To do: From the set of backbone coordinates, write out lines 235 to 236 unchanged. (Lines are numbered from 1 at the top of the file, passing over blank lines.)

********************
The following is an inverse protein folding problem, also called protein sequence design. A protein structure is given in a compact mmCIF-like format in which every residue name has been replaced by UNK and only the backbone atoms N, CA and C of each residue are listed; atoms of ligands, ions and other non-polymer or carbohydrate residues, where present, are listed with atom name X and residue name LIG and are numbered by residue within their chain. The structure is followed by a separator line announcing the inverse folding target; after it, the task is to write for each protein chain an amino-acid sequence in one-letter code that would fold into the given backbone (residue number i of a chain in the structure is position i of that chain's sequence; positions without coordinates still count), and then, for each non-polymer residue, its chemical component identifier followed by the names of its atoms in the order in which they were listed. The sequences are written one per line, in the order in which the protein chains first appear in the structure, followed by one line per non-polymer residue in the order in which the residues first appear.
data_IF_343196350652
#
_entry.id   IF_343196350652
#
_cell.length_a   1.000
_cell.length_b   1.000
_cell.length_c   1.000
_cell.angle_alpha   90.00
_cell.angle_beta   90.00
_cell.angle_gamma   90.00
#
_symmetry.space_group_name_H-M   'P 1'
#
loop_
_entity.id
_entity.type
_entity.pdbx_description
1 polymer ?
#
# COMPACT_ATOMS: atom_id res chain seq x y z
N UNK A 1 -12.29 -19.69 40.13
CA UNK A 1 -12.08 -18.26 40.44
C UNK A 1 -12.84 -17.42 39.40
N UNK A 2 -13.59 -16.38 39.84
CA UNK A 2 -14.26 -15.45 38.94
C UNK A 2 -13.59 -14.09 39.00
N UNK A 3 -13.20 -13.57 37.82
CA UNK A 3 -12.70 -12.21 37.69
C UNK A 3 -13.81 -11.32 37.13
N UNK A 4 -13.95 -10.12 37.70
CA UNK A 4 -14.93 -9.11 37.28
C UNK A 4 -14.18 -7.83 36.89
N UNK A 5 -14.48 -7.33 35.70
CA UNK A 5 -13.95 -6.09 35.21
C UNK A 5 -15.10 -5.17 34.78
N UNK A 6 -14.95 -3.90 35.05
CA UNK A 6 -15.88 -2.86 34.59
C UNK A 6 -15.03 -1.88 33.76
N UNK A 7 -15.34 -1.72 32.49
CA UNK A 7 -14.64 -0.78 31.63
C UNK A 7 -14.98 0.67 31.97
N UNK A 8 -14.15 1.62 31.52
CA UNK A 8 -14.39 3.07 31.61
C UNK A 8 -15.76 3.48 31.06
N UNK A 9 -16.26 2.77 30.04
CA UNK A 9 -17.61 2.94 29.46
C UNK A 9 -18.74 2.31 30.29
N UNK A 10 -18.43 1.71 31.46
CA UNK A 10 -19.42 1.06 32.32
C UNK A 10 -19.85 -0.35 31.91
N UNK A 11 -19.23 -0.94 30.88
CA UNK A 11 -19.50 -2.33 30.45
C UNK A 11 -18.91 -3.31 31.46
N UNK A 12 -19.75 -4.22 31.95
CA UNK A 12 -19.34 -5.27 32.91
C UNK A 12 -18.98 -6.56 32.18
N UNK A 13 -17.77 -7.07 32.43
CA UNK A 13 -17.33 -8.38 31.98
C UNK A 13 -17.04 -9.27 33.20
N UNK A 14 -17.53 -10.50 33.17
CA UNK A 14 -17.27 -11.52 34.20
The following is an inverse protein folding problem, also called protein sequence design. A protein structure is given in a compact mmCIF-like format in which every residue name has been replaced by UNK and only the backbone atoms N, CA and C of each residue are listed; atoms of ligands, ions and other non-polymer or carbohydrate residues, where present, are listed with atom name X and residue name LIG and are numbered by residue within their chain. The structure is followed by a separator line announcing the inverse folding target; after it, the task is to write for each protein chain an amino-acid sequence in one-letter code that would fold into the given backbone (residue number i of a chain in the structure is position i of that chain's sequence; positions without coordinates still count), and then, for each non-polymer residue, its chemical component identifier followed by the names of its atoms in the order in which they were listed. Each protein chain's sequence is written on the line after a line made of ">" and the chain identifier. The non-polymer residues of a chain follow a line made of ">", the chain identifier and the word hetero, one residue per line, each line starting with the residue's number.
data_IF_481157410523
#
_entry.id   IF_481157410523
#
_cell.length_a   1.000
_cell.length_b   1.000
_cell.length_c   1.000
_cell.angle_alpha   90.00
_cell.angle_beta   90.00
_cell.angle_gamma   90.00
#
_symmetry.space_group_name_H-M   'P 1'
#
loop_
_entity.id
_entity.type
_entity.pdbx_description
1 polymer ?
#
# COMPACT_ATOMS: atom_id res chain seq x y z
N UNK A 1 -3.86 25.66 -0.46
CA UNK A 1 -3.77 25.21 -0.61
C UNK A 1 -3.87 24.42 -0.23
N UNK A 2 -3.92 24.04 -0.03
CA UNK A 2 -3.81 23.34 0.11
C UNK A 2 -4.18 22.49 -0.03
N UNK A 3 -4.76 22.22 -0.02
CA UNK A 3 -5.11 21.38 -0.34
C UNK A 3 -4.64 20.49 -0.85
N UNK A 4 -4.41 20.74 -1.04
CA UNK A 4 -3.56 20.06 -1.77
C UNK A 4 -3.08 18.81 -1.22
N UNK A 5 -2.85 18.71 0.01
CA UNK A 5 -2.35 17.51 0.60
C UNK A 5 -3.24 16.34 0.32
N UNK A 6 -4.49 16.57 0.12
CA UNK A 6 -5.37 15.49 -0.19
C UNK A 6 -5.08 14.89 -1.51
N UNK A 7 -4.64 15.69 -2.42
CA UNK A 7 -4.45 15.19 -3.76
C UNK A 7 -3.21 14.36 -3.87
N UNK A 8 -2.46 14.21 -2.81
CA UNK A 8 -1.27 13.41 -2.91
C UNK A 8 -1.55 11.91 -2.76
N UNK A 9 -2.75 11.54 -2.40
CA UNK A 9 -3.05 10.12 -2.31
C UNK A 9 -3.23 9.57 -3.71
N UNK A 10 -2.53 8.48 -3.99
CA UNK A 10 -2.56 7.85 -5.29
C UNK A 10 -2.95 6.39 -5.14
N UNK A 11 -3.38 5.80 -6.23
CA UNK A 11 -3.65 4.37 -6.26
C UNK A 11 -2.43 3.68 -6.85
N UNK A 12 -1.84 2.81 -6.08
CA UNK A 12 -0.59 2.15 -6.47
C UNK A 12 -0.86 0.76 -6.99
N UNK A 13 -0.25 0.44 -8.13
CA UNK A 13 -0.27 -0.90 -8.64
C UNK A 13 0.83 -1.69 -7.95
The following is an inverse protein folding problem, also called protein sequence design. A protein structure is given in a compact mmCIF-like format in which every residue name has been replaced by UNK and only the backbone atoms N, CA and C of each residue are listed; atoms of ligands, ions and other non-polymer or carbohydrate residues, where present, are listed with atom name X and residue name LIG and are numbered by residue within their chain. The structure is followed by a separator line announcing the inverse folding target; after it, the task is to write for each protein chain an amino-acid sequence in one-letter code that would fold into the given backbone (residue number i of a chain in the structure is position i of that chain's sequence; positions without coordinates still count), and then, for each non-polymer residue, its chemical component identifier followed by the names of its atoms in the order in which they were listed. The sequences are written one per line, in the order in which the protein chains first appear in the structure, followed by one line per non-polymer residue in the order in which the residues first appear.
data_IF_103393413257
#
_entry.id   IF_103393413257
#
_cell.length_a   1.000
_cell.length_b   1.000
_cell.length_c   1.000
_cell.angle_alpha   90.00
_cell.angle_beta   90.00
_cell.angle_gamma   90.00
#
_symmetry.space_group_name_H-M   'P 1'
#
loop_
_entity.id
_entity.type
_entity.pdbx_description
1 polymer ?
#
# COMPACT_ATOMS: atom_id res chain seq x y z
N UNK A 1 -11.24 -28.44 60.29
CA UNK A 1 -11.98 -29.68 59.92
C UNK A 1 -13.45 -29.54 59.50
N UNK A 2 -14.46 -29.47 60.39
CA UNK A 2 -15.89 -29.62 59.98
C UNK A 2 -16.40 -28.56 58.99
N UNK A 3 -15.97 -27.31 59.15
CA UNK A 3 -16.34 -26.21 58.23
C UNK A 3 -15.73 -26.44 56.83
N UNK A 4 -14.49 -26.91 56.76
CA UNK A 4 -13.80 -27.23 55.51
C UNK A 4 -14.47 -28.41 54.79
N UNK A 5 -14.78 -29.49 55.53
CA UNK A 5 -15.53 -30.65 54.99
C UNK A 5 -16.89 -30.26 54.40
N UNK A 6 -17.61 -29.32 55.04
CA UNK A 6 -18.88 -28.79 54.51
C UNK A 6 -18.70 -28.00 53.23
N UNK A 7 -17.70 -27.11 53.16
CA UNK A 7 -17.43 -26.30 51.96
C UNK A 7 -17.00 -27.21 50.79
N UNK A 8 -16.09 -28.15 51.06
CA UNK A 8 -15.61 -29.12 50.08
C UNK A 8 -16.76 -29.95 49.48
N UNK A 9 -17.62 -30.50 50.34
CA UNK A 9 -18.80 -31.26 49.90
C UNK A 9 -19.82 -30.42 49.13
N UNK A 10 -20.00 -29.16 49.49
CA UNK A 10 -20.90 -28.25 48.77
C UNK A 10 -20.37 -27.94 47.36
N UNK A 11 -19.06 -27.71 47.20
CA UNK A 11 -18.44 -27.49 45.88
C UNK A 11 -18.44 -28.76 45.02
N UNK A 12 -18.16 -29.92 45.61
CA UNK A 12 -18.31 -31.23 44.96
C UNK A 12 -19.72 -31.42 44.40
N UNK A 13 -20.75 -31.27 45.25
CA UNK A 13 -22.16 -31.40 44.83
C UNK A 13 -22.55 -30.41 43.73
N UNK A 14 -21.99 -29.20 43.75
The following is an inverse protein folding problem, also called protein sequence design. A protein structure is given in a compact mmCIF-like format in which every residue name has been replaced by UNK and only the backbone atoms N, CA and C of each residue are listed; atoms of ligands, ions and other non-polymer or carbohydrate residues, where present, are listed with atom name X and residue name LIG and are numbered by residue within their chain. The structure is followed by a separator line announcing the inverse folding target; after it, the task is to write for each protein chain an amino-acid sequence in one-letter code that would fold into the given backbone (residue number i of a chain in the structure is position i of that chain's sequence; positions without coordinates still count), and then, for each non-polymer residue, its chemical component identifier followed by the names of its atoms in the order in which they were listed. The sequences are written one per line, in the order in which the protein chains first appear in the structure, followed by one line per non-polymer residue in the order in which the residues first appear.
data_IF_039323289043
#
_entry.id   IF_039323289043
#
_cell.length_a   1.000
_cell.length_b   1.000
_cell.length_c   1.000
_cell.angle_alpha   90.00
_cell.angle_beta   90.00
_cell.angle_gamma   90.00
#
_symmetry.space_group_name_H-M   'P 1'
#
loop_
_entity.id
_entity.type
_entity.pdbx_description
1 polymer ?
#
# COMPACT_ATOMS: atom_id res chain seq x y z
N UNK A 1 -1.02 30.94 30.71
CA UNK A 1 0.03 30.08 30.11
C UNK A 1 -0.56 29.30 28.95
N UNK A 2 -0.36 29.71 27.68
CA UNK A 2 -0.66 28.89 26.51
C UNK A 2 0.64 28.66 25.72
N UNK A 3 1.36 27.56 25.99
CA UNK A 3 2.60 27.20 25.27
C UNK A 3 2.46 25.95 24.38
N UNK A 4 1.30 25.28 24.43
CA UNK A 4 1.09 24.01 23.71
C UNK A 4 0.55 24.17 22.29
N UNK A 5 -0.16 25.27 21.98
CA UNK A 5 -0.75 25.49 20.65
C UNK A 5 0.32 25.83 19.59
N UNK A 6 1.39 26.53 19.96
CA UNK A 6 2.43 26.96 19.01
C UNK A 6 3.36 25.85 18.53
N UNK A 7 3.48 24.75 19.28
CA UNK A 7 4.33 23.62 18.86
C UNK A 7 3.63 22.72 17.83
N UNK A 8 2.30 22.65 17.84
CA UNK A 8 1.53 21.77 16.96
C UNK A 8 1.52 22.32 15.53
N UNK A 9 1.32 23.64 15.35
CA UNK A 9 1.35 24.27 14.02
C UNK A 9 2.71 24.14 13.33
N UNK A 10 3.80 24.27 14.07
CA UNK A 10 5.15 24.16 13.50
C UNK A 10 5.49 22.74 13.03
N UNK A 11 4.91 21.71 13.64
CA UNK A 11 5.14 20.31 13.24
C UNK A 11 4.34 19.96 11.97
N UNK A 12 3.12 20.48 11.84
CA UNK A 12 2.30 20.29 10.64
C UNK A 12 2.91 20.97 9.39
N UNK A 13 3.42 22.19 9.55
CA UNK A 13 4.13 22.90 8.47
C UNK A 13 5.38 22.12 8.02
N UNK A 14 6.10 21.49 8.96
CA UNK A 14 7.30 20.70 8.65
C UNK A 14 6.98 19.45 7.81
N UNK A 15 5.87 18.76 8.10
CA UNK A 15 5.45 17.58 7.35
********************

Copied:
N UNK A 11 4.91 21.71 13.64
CA UNK A 11 5.14 20.31 13.24